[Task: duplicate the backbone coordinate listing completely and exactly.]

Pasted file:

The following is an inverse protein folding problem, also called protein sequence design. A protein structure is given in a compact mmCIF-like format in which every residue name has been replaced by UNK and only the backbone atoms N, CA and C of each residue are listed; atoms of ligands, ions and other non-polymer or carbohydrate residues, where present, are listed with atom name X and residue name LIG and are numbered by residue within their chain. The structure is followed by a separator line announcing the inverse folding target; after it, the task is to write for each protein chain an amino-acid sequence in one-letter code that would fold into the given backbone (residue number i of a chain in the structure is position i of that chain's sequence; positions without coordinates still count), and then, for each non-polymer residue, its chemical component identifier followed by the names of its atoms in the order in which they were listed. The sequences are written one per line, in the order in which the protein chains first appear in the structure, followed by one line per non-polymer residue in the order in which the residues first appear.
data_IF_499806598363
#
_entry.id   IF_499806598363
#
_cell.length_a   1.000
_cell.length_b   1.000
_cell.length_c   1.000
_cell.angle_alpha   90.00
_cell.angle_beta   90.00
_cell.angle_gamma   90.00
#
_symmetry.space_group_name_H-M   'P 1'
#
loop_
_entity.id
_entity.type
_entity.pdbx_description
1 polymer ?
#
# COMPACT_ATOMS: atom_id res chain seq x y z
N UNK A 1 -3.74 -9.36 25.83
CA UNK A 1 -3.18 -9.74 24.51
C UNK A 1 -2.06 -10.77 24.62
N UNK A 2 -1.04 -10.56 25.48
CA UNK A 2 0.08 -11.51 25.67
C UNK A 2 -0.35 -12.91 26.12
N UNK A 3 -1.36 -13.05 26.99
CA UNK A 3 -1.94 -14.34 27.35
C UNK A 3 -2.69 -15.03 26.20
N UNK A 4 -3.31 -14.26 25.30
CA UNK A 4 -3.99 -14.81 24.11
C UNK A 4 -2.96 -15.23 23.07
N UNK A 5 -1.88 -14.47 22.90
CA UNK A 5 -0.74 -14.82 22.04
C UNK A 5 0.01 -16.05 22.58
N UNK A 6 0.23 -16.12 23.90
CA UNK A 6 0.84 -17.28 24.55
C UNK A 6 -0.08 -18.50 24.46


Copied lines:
The following is an inverse protein folding problem, also called protein sequence design. A protein structure is given in a compact mmCIF-like format in which every residue name has been replaced by UNK and only the backbone atoms N, CA and C of each residue are listed; atoms of ligands, ions and other non-polymer or carbohydrate residues, where present, are listed with atom name X and residue name LIG and are numbered by residue within their chain. The structure is followed by a separator line announcing the inverse folding target; after it, the task is to write for each protein chain an amino-acid sequence in one-letter code that would fold into the given backbone (residue number i of a chain in the structure is position i of that chain's sequence; positions without coordinates still count), and then, for each non-polymer residue, its chemical component identifier followed by the names of its atoms in the order in which they were listed. The sequences are written one per line, in the order in which the protein chains first appear in the structure, followed by one line per non-polymer residue in the order in which the residues first appear.
data_IF_499806598363
#
_entry.id   IF_499806598363
#
_cell.length_a   1.000
_cell.length_b   1.000
_cell.length_c   1.000
_cell.angle_alpha   90.00
_cell.angle_beta   90.00
_cell.angle_gamma   90.00
#
_symmetry.space_group_name_H-M   'P 1'
#
loop_
_entity.id
_entity.type
_entity.pdbx_description
1 polymer ?
#
# COMPACT_ATOMS: atom_id res chain seq x y z
N UNK A 1 -3.74 -9.36 25.83
CA UNK A 1 -3.18 -9.74 24.51
C UNK A 1 -2.06 -10.77 24.62
N UNK A 2 -1.04 -10.56 25.48
CA UNK A 2 0.08 -11.51 25.67
C UNK A 2 -0.35 -12.91 26.12
N UNK A 3 -1.36 -13.05 26.99
CA UNK A 3 -1.94 -14.34 27.35
C UNK A 3 -2.69 -15.03 26.20
N UNK A 4 -3.31 -14.26 25.30
CA UNK A 4 -3.99 -14.81 24.11
C UNK A 4 -2.96 -15.23 23.07
N UNK A 5 -1.88 -14.47 22.90
CA UNK A 5 -0.74 -14.82 22.04
C UNK A 5 0.01 -16.05 22.58
N UNK A 6 0.23 -16.12 23.90
CA UNK A 6 0.84 -17.28 24.55
C UNK A 6 -0.08 -18.50 24.46